Malware targetting Android is exploiting a security hole in order to take control of people's mobile devices - and Google has ruled out patching the security flaw until the next major upgrade of Android.
But after the WannaCry ransomware spread over the weekend, should Google do more to patch Android as a matter of urgency?
While Google claims that it can keep the Android devices of most users malware free simply by policing its Google Play app store, malware-ridden apps nevertheless regularly slip through.
While in Europe and the US the Google Play store is generally the only place people download apps for their Android smartphones and tablet computers, in many parts of the world the Google Play store is either not available or blocked due to local laws and regulations, or people simply prefer to side-load apps from less well-policed app stores on the internet.
The particular threat that leaves all current versions of Android wide open to malware, especially ransomware, is a simple permissioning vulnerability that has already been widely exploited by malware creators targeting Android.
The flaw was publicised last week in a research note from the Check Point Software Mobile Research Team.
According to the researchers, it is "based on Google's policy which grants extensive permissions to apps installed directly from Google Play. This flaw exposes Android users to several types of attacks, including ransomware, banking malware and adware".
Check Point reported the flaw to Google, which responded that the issue is already being dealt with - but would only be fixed in the upcoming version of Android, 'Android O', which won't be released for several months yet.
The security flaw was introduced by Google in Android 6, also called Android Marshmallow, which was released in October 2015.
"Google introduced a new permission model for apps. The new model consists of several groups of permissions, with permissions considered as 'dangerous' granted only during runtime. This means that during the first time an app tries to access a 'dangerous' resource, the user is required to approve the necessary permission.
"In addition to the 'dangerous' permissions, another category exists, which contains a single permission - SYSTEM_ALERT_WINDOW. Unlike the other permissions, to grant it the user must go through several menus and manually allow an app to use it."
This permission enables an app to display over any other app without notifying the user, which means that it has been widely adopted in an array of fraudulent ad malware, phishing scams, click-jacking, and overlay windows, common with banking Trojans.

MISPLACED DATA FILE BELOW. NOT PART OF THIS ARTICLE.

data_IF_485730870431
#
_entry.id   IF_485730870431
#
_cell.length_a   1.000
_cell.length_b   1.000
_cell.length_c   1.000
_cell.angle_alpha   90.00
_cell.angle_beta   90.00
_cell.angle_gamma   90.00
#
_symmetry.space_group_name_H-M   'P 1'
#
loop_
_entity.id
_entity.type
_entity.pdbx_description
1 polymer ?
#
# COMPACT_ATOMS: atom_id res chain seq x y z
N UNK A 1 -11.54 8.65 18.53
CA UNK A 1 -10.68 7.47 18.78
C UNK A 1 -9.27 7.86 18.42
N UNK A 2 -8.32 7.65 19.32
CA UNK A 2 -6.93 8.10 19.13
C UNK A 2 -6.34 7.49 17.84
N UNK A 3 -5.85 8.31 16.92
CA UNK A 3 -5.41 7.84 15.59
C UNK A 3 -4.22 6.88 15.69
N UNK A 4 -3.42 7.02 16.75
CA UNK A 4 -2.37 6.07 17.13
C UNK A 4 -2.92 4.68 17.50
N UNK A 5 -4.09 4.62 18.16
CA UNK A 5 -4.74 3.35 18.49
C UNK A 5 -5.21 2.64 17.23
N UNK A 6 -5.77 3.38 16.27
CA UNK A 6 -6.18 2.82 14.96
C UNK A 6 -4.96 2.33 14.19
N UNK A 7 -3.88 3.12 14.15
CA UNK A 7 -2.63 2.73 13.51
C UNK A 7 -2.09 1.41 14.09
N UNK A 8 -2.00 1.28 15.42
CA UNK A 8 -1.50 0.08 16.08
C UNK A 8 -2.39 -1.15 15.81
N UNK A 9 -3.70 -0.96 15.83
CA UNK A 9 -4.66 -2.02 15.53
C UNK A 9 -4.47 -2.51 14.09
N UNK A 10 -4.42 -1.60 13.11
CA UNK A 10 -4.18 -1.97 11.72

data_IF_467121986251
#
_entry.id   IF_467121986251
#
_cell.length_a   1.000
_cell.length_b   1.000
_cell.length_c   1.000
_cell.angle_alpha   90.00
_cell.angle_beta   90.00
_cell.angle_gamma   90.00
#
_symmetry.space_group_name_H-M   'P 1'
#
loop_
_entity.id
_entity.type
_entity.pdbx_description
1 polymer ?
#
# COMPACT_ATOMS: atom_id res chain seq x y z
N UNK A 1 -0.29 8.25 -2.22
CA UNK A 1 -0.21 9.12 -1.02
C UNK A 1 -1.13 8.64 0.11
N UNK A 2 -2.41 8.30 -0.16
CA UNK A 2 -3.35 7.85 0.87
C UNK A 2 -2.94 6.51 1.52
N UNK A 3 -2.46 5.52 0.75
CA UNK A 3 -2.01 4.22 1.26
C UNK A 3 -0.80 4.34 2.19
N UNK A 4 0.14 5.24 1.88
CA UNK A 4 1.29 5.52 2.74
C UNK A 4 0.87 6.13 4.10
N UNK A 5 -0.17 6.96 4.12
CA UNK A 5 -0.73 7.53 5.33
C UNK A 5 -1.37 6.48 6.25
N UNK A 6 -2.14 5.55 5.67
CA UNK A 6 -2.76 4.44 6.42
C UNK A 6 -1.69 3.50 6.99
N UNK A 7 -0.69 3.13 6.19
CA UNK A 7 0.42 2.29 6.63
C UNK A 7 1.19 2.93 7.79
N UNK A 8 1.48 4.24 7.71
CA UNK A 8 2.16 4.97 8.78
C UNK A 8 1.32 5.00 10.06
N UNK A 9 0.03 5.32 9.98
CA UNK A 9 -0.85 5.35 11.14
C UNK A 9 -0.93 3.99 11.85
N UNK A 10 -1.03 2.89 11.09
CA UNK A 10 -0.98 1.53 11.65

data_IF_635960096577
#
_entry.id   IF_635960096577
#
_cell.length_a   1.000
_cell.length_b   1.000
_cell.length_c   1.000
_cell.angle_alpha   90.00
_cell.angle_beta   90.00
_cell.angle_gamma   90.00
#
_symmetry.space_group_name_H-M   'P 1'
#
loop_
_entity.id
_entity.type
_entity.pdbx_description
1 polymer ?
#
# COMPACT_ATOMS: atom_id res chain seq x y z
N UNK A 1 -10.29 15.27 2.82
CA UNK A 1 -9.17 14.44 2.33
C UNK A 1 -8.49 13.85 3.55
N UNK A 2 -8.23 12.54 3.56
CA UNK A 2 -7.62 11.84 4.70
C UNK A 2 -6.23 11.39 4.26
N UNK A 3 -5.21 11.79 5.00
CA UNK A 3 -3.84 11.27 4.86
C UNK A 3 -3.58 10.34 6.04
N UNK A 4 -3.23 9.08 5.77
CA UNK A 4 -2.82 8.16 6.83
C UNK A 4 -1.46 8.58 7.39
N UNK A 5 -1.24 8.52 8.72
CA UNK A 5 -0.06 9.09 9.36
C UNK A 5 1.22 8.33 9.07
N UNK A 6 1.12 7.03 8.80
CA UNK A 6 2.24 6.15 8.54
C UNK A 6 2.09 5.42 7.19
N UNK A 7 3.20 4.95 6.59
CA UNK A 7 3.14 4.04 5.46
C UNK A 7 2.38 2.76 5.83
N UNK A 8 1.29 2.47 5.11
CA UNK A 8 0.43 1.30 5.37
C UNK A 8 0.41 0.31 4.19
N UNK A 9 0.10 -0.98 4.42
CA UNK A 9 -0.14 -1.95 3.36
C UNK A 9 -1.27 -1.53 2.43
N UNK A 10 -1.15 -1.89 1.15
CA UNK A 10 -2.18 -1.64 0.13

"It can also be used by ransomware to create a persistent on-top screen that will prevent non-technical users from accessing their devices," warns Check Point.
Its research suggests that three-quarters of Android ransomware and 14 per cent of banking malware use this permission as part of their operation.
But following WannaCry, should Android now be patching the flaw on all versions of Android as a matter of urgency, rather than as an after-thought that will only be applied to new devices when it finally gets round to releasing Android O?
Security consultant Graham Cluley thinks Google's attitude is a touch hypocritical. "Google's own vulnerability-hunting team has no qualms about highlighting the security holes in other vendors' products, and pressuring for them to be fixed quickly. It seems odd that they would be so tardy about flaws in their own software," Cluley told V3.
Dr Kevin Curran, senior member of the Institute of Electrical and Electronics Engineers (IEEE) and professor of cyber security at Ulster University, agreed.
"The newly uncovered 'dangerous' permissions flaw is a bad vulnerability indeed. It opens the door to malware installation on a range of Android devices. Google seems to be taking a chance, especially in the wake of the WannaCry attacks by delaying a roll-out to customers," Curran told V3.
Both Cluley and Curran added that patching the fragmented Android platform remains a big problem. "We know that Google has already committed to not patching bugs in versions prior to Android 4.4 no matter how bad they are. This exposes nearly a billion devices to vulnerabilities," said Curran.
He continued: "When it comes to newer Android versions we still have a major problem as the likes of Samsung, LG, HTC and others are responsible for deciding when they roll out their updates and for which handsets. This leaves consumers completely reliant on the whims of each manufacturer," said Curran.
That leaves only 'pure' Android devices like the Pixel - which Google only supports for a relatively short period of time compared to, say, the support that Microsoft provides to users of Windows - and devices like BlackBerry's Android handsets, which are updated every month directly by BlackBerry.
Indeed, said Cluley, Android's patching infrastructure is so fragmented that the vast majority of devices are simply never patched from the moment they are activated.
"The galling truth is that even after they patch this Android security flaw, the chances are that many Android users will find the patch is simply unavailable to them, because of the knotted mess that is Android's updating infrastructure," said Cluley.
Curran agreed: "Even when Google rollout an update for this latest flaw, unfortunately only a portion of users will get it. Hence, we will see more malware authors turning to Android."
V3 contacted Google for comment, specifically to ask whether it would be changing its stance on the permissions-patching issue. However, no response has been forthcoming.
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